Memoirs of the Right Honourable Richard Lalor Sheil, Том 1

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Стр. 217 - But the Philistines took him, and put out his eyes, and brought him down to Gaza, and bound him with fetters of brass; and he did grind in the prison house.
Стр. 148 - That on th' unnumbered idle pebbles chafes, Cannot be heard so high. I'll look no more; Lest my brain turn and the deficient sight Topple down headlong.
Стр. 384 - Shakspeare, which, however out of place, were exceedingly well delivered, and evinced an excellent enunciation. At the conclusion of his charge he made some efforts to call the attention of the jury to any leading incident which particularly struck him, but what he meant it was not very easy to conjecture ; and when he sat down, the whole performance exhibited a mind which resembled a whirlpool of mud, in which law, facts, arguments, and evidence were lost in unfathomable confusion.
Стр. 180 - Saurin again, and he bears this reverse with a great deal of apparent, and some real fortitude. When he was first deprived of his office, I watched him in the Hall. The public eye was upon him ; and the consciousness of general observation in calamity inflicts peculiar pain. The joyous alacrity of Plunket was less a matter of comment than the resigned demeanour of his fallen rival. Richard was as much gazed at as Bolingbroke. It was said by most of those who saw him, that he looked as cheerful as...
Стр. 115 - tis indeed my father! — 'tis my good, Exalted, generous, and god-like father! Whose memory, though he had left his child A naked, houseless roamer through the world, Were an inheritance a princess might Be proud of for her dower! — It is my father! Whose like in honour, virtue, and the fine Integrity that constitutes a man, He hath not left behind!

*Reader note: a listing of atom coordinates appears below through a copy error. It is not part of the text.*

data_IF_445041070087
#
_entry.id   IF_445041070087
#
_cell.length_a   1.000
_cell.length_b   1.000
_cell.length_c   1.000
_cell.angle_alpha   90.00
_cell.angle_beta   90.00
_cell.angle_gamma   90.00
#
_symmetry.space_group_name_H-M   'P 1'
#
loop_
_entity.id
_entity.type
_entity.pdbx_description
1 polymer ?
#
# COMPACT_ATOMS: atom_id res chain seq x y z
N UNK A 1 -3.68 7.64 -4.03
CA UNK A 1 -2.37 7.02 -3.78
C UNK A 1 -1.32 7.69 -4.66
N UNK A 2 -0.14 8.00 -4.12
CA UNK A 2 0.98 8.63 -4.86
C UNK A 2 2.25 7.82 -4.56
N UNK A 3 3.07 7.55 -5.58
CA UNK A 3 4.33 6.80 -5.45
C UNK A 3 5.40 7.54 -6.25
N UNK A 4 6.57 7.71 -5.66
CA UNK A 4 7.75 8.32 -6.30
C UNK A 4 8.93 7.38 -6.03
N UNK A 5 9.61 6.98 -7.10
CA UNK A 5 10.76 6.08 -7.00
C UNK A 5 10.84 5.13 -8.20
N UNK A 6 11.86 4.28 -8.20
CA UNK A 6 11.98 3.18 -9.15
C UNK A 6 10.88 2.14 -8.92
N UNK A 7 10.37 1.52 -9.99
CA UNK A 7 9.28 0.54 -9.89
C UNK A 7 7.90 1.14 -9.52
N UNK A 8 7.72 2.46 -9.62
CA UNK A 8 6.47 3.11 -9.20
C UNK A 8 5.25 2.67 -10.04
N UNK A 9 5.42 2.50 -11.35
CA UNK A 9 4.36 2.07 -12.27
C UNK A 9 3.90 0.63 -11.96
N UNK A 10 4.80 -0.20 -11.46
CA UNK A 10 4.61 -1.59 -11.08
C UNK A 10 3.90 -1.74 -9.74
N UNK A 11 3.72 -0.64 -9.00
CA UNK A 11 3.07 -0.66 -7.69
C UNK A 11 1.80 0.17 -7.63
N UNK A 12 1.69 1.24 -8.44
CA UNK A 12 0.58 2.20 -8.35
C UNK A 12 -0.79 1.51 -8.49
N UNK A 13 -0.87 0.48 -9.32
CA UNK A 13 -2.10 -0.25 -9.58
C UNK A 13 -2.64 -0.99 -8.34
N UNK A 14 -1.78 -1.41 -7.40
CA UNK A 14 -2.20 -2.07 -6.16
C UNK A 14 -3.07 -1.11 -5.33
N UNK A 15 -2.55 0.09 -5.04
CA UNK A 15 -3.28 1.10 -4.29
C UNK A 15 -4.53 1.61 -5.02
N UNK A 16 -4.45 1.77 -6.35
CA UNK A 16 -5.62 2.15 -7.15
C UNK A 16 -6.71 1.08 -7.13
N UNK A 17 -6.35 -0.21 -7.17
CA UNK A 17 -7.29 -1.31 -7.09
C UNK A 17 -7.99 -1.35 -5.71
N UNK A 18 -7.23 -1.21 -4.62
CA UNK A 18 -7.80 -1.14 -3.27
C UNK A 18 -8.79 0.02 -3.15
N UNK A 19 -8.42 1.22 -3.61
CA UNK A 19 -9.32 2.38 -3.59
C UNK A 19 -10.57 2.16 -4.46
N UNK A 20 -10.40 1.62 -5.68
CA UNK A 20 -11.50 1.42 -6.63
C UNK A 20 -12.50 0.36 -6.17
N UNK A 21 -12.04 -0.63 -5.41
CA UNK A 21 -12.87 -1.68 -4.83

Стр. 13 - France,' which he was never, as he then thought, to see again. He bade me welcome. These preliminaries of introduction having been gone through, my French tutor took his farewell ; and as he embraced me for the last time, I well remember that he was deeply affected by the sorrow which I felt in my separation from him, and turning to Monsieur le Prince, recommended me to his care with an emphatic tenderness. " The latter led me into the school-room, where I had a desk assigned to me beside the son...
Стр. 17 - We were gathered in a circle at the bottom of a flight of stone stairs, that led from the principal room into the play-ground. The future King of France appeared with his cortege of illustrious exiles, at the glass foldingdoors which were at the top of the stairs, and the moment he was seen, we all exclaimed, with a shrill shout of beardless loyalty,
Стр. 319 - ... spicy wood, and his illustrious descent and withered hopes will be inscribed upon his glittering coffin. The bell of St. Paul's will toll, and London, rich, luxurious, Babylonic London, will start at the recollection that even kings must die. The day of his solemn obsequies will arrive, the gorgeous procession will go forth in its funereal glory, the ancient chapel of Windsor Castle will be thrown open, and its...
Стр. 384 - He then entered more deeply, as he said, into the case, and, flinging his judicial robe half aside, and sometimes casting off his wig, started from his seat, and threw off a wild harangue, in which neither law, method, nor argument, could be discovered. It generally consisted of narratives connected with the history of his early life, which it was impossible to associate with the subject — of jests from Joe Miller, mixed with jokes of his own manufacture, and of sarcastic allusions to any of the...
Стр. 184 - No angry resolutions issued from public bodies ; the monster abuses of the Church Establishment, the frightful evils of political monopoly, the hideous anomaly in the whole structure of our civil institutions, the unnatural ascendancy of a handful of men over an immense and powerful population — all these, and the other just and legitimate causes of public exasperation were gradually dropping out of the national memory. The country was then in a state of comparative repose, but it was a degrading...

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